The Regional Conservation Partnership Program works with a range of partners, including local governments. In 2022, the City of Decatur, IL was awarded more than $9 million to work with USDA and other local partners to improve the water quality in the Mississippi River Basin. They will help local landowners adopt practices that decrease the amount of soil sediment and fertilizer that runoff into the watershed.
Title XI: Crop insurance
Crop Insurance is a less obvious section of the Farm Bill that has been used to promote sustainable farming practices. The Farm Bill authorizes subsidized crop insurance farmers can purchase to protect against catastrophic losses. To be eligible for subsidized premiums, producers must adhere to certain conservation practices designed to protect highly erodible land and wetlands. Since crop insurance is used to pay producers after natural disasters and extreme weather events, which are becoming more frequent and intense because of climate change, some legislators are considering expanding the crop insurance eligibility requirement beyond the current narrow conservation compliance to require climate change-mitigating practices. The U.S. Government Accountability Office suggests this eligibility expansion in their study Climate Change: Options to Enhance the Resilience of Agricultural Producers and Reduce Federal Fiscal Exposure. With a departure from the voluntary nature of other climate focused USDA programs, the future of this suggestion is uncertain and contested.
Farm Bill and the Inflation Reduction Act
The Inflation Reduction Act invests nearly $40 billion into agriculture and rural development. With $20 billion going directly to USDA conservation programs, there are worries that instead of becoming complementary funds to meet farmer demand, proportional cuts will be made from the current Farm Bill funding of these programs. NLC supports maintaining current levels of funding for the conservation programs in Title II.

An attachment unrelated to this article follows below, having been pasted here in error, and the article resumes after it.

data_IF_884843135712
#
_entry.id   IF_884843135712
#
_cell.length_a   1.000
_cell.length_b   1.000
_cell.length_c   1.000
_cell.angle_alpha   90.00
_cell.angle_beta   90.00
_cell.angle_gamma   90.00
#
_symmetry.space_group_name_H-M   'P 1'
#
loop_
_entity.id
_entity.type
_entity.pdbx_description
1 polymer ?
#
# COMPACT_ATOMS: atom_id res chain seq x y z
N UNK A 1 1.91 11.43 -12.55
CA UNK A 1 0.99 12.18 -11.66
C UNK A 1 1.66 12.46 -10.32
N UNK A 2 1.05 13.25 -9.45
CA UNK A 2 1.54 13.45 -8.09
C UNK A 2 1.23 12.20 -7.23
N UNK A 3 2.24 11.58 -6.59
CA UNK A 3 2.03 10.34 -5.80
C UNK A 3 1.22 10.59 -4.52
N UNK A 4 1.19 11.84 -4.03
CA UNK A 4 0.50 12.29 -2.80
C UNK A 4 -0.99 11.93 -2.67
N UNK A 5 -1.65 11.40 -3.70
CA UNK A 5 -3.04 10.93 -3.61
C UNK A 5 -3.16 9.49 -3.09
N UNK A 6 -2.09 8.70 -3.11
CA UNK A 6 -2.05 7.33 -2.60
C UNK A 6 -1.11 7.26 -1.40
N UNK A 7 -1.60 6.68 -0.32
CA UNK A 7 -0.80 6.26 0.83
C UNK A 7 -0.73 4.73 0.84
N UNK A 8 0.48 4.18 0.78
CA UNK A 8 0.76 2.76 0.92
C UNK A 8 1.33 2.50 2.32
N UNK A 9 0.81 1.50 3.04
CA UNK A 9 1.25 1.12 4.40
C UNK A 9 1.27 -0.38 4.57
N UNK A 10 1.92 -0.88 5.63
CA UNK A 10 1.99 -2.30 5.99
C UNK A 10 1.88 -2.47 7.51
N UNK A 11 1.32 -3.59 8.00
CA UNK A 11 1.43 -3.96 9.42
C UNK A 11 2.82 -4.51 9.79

Timeline and Call to Action
Congress has already begun the reauthorization process by soliciting stakeholder input, including holding preliminary hearings in both the House and Senate Agriculture Committees. As Congress works on drafting language for the next Farm Bill, now is an important opportunity for local leaders to advocate for the programs and policies that impact their communities. If Congress does not pass a bill reauthorizing the programs in the Farm Bill by September 30, they must pass a short-term extension. A failure to reauthorize the Farm Bill in a bipartisan manner and timely fashion will have significant impacts on local communities and economies of both urban and rural landscapes.
NLC has shared a list of Farm Bill reauthorization priorities with the Senate and House Agriculture Committees. Local leaders can reference this letter to uplift these important local programs and policies. Reference the links below to see if your Member of Congress is on an Agriculture Committee.